SAMUEL SHEPPARD. I am a constable I was stationed opposite to Mr. Kirk’s house, a wholesale druggist, in Bishopgate-street; from the information I received I watched the prisoner, I saw him about ten yards from Mr. Kirk’s house.
Q. Did you know him before - A. No. I did not. I observed that he walked very wide and stradling; I walked close behind him for about ten yards further, then I laid hold of him and asked him what he had got about him, he said nothing, what did I want with him; I told him I was an officer, and insisted upon searching him; I put my hand between his legs, then he began to make some resistance; I told him I would knock him down if he took any thing out of his pocket; he was putting his hand into his breeches; I then took from his breeches three bottles, I asked him what it was; he said, oil; I asked him if he was not a porter in some house; he said, no, he was a jobbing porter in the street. I secured him and took him into the watchhouse; I further searched him, and only found his wages which he had received. I took him to the Compter, I there asked him where he lived, he said in Old-street-road; I then went to his lodgings in Draper’s-buildings, No. 21, Old-street-road; I there saw his wife, I asked her leave to search the place; I found this quantity of soap of different descriptions, and a piece of rhubarb, and this roll of oil-skin. These are the three bottles that I took from his person, I have had them ever since.
Q. What soap is it - A. Castile soap.
RICHARD HERRIN. Q. Have you looked at these bottles - A. I have. They are castor oil.
Q. Do you keep your castor oil in the cellar which we have been speaking of - A. Yes, of that description, we keep in that cellar, I have no doubt it is our property. The soap I can say is Castile soap of a similar description to ours we use it. The rhubard we sell and the oil skin we sell.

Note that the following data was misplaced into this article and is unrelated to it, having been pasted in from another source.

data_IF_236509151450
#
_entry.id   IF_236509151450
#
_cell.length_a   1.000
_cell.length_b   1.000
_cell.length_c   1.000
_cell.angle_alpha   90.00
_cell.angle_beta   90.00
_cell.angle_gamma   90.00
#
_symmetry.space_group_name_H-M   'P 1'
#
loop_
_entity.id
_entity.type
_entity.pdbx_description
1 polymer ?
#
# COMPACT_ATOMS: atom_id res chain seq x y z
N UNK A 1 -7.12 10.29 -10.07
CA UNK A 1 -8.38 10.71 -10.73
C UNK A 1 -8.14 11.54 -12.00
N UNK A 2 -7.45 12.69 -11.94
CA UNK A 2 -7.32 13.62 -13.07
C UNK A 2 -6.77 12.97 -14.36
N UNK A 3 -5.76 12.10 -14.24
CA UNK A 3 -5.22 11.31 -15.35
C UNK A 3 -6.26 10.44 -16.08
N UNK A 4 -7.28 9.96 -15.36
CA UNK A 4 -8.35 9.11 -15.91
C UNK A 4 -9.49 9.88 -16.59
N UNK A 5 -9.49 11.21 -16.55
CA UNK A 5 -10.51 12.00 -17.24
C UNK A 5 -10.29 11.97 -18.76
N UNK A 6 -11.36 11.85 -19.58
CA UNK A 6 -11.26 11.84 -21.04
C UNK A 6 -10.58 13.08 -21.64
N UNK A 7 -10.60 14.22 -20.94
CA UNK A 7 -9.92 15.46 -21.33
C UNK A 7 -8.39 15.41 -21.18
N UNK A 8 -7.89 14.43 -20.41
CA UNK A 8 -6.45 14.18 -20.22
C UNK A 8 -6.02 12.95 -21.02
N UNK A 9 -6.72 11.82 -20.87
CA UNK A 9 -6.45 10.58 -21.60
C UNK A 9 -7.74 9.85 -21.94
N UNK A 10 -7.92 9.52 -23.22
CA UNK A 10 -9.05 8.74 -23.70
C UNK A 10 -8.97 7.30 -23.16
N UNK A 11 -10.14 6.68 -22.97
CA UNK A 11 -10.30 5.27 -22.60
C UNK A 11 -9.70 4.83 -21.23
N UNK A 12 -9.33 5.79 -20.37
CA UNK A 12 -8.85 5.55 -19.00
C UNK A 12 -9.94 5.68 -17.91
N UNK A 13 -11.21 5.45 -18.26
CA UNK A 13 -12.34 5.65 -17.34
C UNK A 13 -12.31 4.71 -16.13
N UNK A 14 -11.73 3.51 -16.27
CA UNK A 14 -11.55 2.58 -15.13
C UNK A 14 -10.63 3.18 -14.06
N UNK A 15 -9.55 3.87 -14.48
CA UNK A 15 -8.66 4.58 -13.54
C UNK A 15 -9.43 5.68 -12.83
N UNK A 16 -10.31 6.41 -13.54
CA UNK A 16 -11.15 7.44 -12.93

The prisoner said nothing in his defence, nor called any witnesses to his character.
GUILTY, aged 34.
Transported for Seven Years
London jury, before Mr. Recorder.
(Source: Old Bailey on-line http://www.oldbaileyonline.org )
Sophia KINGSMORE, con, Brox, off stores, wife to John King, Windsor (1859) & spouse - John KING, con, Surrey, off stores, to Joseph Mercer, Windsor (0917)
John King was sent to Windsor for distribution from the ship Surrey. (Source: SRNSW Col Sec Papers)
No record found for John King.
1823 to 1825 Muster:
No record found for John King.
John KING, 37, Surrey 1813 (?), prot, tailor, at Thomas Kains, Clarence St, Sydney (K0819) [Note: There was a total of 10 people living at this address including Mrs Dorothy Wood, Age: 60, Protestant, Arrived per Broxbornebury 1813 (?), Came Free; Servant to Thos Kain; Householder; Residence: Clarence St [NSW AUS]; Household Return district: Sydney]
Date and place of death for John King not found.
From the book “Journey to a New Life…” the story of the ships Emu & Broxbornebury by Elizabeth Hook (3rd ed. 2014). I am the author & can be contacted on email@example.com for further info
Convict Changes History
Beth Kebblewhite on 8th September, 2019 made the following changes:
date of birth: 1778 (prev. 0000), gender: m, occupation, crime